Well said, well done. Agree 100% about poverty. Innovation is low on the food chain when you're worrying about, well, food. Not that there haven't been exceptional innovators from materially poor backgrounds; of course there have. But when everyone has access to the basics--safe shelter, clean water, enough to eat, a decent education & at least minimal health care-- we'll have many more leaders, and heroes, from all walks of life .... to all of our benefit.

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      vincegreen 3 years ago

      Seth, a few years ago Napoleon Hill extended the thoughts of some when he shared "What the mind of man can conceive and believe, it can achieve". It could apply to economic poverty, in some cases, as it would other endeavours that involve choice and focus. True that people look to others for this prodding but not all. So it is important that we share the challenge towards & belief in others for those that will take up their work. Economic incentive might spark conception but its belief that roots action. I look forward to Malcolm Gladwell's next work. There may be some sparks that others can validate, to others or for themselves. Go David! Go Goliath! (we may need them both for some time yet ...)

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      velango 3 years ago

      @rshoffmann: Poverty is the worst form of violence - Gandhi. From what you've written it's obvious that you don't know what poverty is or how it affects a human being. It's okay if you want to be indifferent to human suffering. However, to say that it should even discussed shows that you have been thoroughly brainwashed by the 30 year relentless campaign of Milton Friedman's disciples that we have to change our basic human nature.... so that his neat mathematical models would work much better :)

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      TeresaFunke1 3 years ago

      I've read every book Gladwell has written and am eager to read this book too! His books are not only memorable but they challenge our long-held beliefs and do so in a way that inspires us all to seek change. We're lucky to have him!

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      Aladdins Cave 3 years ago from Melbourne, Australia

      Beautiful use of words. No wonder my main lens is not going anywhere. Thank you and cheers from DOWNUNDER

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      sierradawn lm 3 years ago

      I have read many of your books, Seth, but I have not read Malcolm's books yet but I loved your review and I am looking forward to seeing his tour de force.

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      scott-mccarty-167 3 years ago

      @davemanreynolds: Agreed, though it is anecdotal, every time I meet someone who reads Gladwyne or Godin, I find they are successful in the way that I want to be successful. Conversely, every time I meet someone who I feel, just doesn't get it, they have never heard of or do not appreciate either. Though, I am a staunch advocate of science, there is something insightful about both!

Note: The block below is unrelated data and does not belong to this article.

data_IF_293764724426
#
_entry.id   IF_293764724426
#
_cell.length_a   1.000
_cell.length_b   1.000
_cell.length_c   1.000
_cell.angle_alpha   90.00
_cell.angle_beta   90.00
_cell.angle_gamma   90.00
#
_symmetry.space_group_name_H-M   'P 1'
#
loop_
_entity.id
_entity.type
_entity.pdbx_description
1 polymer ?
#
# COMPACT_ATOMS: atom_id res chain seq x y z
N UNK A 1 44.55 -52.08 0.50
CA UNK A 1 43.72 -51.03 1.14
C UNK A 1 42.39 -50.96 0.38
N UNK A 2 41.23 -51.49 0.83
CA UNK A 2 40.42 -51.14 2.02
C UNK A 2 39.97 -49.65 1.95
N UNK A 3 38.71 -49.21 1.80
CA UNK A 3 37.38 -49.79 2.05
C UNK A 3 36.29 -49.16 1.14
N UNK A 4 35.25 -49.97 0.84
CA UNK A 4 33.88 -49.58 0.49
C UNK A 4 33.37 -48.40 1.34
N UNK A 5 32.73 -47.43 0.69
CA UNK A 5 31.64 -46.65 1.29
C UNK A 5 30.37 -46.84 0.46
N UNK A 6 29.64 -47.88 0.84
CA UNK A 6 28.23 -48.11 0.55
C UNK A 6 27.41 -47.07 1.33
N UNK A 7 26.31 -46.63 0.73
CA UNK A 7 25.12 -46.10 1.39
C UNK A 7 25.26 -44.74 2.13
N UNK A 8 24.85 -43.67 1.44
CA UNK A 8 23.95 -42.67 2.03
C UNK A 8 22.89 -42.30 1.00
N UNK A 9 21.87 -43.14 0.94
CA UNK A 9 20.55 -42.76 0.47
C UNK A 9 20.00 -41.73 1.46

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      Ruthi 3 years ago

      Born unto poverty, growing up I always THOUGHT I could beat it with age and determination. All the while I always KNEW the stupidity of my thinking. Yes, because of impoverishment, the very breath of my spirit had been stolen. And, though I have not given up the fight, I now fear time is against me. I look forward to the reading of David and Goliath and appreciate your shared impressions of Gladwell's book.

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      John R Wilsdon 3 years ago from Superior, Arizona USA

      Not sure I know what the book will end up teaching me, but your review has raised my curiosity to good heights and I intend to read it. Thank you.

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      mikebuckamneer 3 years ago

      Thank you for this helpful review.

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      aaroncollegeman 3 years ago

      Can't wait to read this one Seth! Great review. :)

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      Kristen Lawrence 3 years ago from Orange County, California, USA

      I have the other books and look forward to reading this one, too. Great review.

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      sufined 3 years ago

      thank you for the awesome review, can't wait to read now :)

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      bikerministry 3 years ago

      Makes me want to read it, ordering now!

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      Boyd Carter 3 years ago

      Seth,

      This is a beautifully written review. "Boldfacing" the three reasons for failure immediately drew my attention to that paragraph and seduced me into reading it carefully. Thanks for the demonstration on how to write a great book review.

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      RitaAnn 3 years ago

      Seth,

      I have some understanding of the "poverty" you speak of. I am "mom of many not my own." I see the hopeless stares of 'my kids', now over 75; most all back on the streets. My heart is heavy with the thoughts of their futures. Many are really wonderful kids (now young adults) and I love them as if I raised them myself. They love me too and that love is what generates the will in me to do what I can for them. My burden 'looks' big, but is light. We have always seemed to have extra to bring in another youth that had no place to go or needed for safety reasons to remove themselves from the harm that lie at home. I love the review, it reminded me of Why I do What I do.